In the excitement of buying a property, it’s easy to forget to delve into the possible fees involved, over and above the purchase price, this can sometimes lead to people getting a surprise or, as happened recently to pull out of the purchase – they hadn’t checked the amount of Stamp Duty due.
This is a short article to highlight the fees/expenses you should budget for when buying a property. When remortgaging, there may be an arrangement fee and/or survey costs but more and more lenders now offer ‘fee-free’ remortgages and, if you are receiving free, independent, mortgage advice, with no adviser fees, there should be no outlays.
Purchasing a property
Whether a First Time Buyer (FTB) or moving home you should factor in the following fees:
Independent Mortgage Advice: To look at the widest range of mortgage options open to you, you should take independent mortgage advice, from advisers regulated and authorised by the Financial Conduct Authority (FCA). Adviser fees can vary widely, we’ve seen an adviser charging £250 and another, just a few doors down, in Edinburgh, charging £995. If you are paying for advice ensure that you get the fees in writing and, very important, when they are payable. An adviser we came across, Bristol-based, were charging £495, payable at Application stage – and non-refundable. Things can still go wrong at Application. Ensure any fees for advice that you are being charged are payable only when Mortgage Offer Papers have been issued.
Our mortgage team have waived their normal adviser fees: free, independent, mortgage advice, contact us:
Freephone – 0800 644-4223 Email: email@example.com
Deposit: The most obvious. Try to aim for at least 10% deposit – there are lenders who may let you put down only 5% but a big point to remember, the bigger the deposit you can put down, generally, the better the mortgage deal a lender will be inclined to offer.
Arrangement Fee: There is likely to be a lender’s Arrangement Fee, they charge this for particular products, it can vary from £250 to £1,500 and lower (unlikely) or higher; sometimes worked out by the lender as a percentage of the amount you’re borrowing. Some lenders may not charge this fee for borrowers opting for their standard variable rate – very few borrowers opt for this.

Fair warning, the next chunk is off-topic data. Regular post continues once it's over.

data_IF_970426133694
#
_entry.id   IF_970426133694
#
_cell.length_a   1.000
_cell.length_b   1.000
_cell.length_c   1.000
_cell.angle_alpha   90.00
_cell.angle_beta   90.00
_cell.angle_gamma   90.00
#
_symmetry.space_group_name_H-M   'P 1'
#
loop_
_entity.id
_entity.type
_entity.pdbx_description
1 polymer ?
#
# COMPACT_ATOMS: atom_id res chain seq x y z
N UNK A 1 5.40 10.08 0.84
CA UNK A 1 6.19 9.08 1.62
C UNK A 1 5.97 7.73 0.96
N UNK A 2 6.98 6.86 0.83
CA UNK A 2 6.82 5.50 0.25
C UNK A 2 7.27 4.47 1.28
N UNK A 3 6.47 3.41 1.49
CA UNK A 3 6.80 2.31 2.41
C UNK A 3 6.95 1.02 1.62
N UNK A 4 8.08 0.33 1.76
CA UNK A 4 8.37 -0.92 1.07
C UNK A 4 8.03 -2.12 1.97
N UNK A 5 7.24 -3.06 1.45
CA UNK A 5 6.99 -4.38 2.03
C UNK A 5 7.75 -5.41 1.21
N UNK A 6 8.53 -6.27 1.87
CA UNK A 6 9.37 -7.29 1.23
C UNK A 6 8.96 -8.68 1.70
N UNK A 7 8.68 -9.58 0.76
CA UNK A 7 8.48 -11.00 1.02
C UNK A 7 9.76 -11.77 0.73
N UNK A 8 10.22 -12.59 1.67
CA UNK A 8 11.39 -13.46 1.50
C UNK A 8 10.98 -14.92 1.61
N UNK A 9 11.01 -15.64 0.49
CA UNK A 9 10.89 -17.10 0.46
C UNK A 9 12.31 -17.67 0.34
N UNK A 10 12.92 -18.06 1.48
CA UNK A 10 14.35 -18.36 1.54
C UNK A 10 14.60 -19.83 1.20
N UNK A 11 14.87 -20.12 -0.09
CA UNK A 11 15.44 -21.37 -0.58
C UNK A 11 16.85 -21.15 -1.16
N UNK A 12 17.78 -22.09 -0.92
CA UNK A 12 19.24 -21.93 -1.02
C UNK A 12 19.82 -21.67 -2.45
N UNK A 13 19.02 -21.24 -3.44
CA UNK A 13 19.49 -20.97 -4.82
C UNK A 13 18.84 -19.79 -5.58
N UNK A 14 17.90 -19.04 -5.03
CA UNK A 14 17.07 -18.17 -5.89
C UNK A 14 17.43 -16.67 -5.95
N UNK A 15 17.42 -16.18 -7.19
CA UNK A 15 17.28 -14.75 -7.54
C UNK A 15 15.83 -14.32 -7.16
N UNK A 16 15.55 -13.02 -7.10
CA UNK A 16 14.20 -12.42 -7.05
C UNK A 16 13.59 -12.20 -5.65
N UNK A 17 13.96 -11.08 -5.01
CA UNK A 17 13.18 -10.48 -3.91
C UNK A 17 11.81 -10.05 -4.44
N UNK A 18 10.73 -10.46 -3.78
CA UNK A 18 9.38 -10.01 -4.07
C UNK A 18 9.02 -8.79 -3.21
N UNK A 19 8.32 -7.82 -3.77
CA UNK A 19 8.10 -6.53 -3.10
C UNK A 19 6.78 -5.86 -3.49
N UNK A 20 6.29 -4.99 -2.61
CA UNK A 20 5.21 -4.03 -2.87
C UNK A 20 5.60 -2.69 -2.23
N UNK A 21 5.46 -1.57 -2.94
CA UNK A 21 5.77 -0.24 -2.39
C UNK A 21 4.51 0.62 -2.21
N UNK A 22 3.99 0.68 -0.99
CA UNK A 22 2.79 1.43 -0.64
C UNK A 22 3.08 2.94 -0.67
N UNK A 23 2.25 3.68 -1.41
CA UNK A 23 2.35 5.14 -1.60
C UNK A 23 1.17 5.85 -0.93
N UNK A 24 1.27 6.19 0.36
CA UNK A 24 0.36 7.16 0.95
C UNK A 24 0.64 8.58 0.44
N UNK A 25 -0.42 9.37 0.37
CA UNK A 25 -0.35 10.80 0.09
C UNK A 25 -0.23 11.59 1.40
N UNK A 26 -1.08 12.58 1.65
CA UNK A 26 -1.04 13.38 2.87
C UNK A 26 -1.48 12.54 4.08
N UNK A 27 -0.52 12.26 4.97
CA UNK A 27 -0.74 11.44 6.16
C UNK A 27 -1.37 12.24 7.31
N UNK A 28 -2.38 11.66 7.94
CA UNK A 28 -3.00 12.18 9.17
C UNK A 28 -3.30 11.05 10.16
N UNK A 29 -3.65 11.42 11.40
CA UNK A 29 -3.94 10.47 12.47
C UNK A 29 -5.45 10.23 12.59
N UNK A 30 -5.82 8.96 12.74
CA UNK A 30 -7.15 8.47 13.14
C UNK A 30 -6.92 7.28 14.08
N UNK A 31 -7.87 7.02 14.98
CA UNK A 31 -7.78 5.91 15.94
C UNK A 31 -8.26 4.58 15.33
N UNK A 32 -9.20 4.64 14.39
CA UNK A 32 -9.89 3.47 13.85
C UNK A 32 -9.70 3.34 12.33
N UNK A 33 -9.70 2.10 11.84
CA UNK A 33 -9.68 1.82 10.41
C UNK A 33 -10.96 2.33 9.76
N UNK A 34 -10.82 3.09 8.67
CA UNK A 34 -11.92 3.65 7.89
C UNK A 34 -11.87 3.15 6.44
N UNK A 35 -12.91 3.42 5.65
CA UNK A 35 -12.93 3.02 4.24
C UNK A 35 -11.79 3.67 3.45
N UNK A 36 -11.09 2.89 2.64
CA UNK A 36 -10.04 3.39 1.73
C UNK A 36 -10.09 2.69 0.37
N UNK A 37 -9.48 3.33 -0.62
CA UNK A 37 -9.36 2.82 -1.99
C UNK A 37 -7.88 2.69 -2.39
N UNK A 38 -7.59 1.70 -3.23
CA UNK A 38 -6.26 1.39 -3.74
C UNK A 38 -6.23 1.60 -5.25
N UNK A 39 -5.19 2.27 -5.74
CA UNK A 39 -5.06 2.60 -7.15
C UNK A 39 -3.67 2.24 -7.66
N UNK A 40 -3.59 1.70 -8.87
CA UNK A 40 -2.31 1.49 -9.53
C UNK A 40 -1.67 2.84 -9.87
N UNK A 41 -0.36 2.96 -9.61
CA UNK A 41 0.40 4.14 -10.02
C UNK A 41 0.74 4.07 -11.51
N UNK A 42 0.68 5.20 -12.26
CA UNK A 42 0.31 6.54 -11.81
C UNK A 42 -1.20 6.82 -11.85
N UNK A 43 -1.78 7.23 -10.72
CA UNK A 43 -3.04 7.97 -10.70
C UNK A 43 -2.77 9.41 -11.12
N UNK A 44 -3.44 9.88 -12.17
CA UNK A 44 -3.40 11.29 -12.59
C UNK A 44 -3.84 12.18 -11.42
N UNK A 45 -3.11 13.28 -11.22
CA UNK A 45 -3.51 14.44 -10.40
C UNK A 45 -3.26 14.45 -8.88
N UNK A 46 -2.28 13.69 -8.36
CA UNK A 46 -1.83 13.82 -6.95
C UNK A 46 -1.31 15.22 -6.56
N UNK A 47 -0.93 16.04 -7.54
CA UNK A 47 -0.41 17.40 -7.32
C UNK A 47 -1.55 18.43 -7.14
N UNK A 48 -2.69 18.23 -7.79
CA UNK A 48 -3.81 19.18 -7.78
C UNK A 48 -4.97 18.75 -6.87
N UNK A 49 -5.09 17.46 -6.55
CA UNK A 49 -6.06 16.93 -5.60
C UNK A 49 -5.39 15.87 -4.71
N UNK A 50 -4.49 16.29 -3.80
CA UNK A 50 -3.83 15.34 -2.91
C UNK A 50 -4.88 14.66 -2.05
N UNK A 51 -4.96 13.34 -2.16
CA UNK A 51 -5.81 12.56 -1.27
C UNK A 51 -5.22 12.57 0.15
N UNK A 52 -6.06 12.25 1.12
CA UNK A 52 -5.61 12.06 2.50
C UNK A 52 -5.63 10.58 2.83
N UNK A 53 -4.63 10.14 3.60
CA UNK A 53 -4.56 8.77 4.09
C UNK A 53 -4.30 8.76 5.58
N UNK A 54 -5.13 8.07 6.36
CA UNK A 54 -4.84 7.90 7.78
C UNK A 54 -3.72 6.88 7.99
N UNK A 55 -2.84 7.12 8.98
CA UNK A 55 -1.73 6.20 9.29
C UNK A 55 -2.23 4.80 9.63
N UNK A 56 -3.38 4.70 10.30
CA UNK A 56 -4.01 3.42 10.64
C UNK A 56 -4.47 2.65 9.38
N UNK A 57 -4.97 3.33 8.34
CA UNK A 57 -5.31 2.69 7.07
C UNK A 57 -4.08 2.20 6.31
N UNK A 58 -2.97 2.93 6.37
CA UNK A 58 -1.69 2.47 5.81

Valuation/Survey: A lender is likely to require that you instruct a valuation on a property – they may instruct it on your behalf and charge you for it. Some mortgage deals may include a free valuation, your adviser or the lender, if going direct to a lender, would go through your options. If paying you should budget for around £200 to £400 for a Basic Valuation or £350 to £700 for the more in-depth Home Buyers Report.
Scotland: The sellers are responsible for producing a Home Buyers Report, consisting of three parts:
*Single Survey – description of the property, the condition it’s in. *The Energy Report: the surveyor’s assessment of the energy-efficiency of the property. *The Property Questionnaire: the seller provides more info on the property – Council Tax band, for example.
**Very Important: If instructing your own Valuation, ensure that the surveyors you’re using are on the panel of the lender you’re using, if not, the lender won’t accept the report.
Specialist Surveys: If any ‘problems’ such as dry rot, damp, small cracks showing, etc, you may require a specialist survey, from specialist firms, such as dry rot/dampproof specialists or structural engineers, etc.
**In most cases, we’ve dealt with over the years, we’ve advised the clients to ask the sellers to either pay for the survey and correct any faults before the purchase completes – or to reduce the purchase price by the survey cost and the work required. In any case, get an estimate of costs upfront.
Legal Outgoings: You will have some other legal outgoings, such as Land Registry Fees, Local Searches, etc – your solicitor will detail these for you.
Important: Get as detailed a quote as possible from your solicitor/several solicitors at the outset, so you avoid surprises.
Stamp Duty (SD). Pure Tax: Nice and simple these days, though no less galling for many:
£0 to £125,000 – nil (3% for Buy to Let – BTL)
£125,001 to £250,000 – charged at 2% (5% for BTL), so, £75,000 by 2% = £1,500
£250,001 to £925,000 – charged at 5% (8% BTL), so, buying for £350,000, for example, £100,000 by 5% = £5,000.
£925,001 to £1.5 million – charged at 10% (13% BTL)
Example: Buying for £350,000. £125k to £250: £1,500 SD due, plus £250k to £350k: £5,000 SD due. Total Stamp Duty due on a £350,000 purchase: £6,500.
Moving Costs: These vary widely, do some research on local firms and get several estimates to compare. Important: Check out online reviews – get actual customer feedback, this can really help you decide who to use and can save some heartbreak.
Buildings Insurance: Your lender will require you to have this in place by time of exchange. Shop around.
Important: You need to insure the property for the ‘Reinstatement’ (rebuilding) value, so, if your property is valued at, say, £300,000, your survey report will state the Reinstatement value – it could be a £million, here’s why: A brand new, stand-alone property, valued at £300,000 may only have a Reinstatement value of £250,000, it can be rebuilt for £250,000. A flat valued at £100,000 on the 4th floor of a block of 8, may have a Reinstatement value of many more times this, perhaps a £million.
Check your survey report – it always has the Reinstatement value and this is the cover your lender will require.
Contents Insurance: Always advisable to have adequate cover in place but your choice about level of cover – and what items/situations you want covered.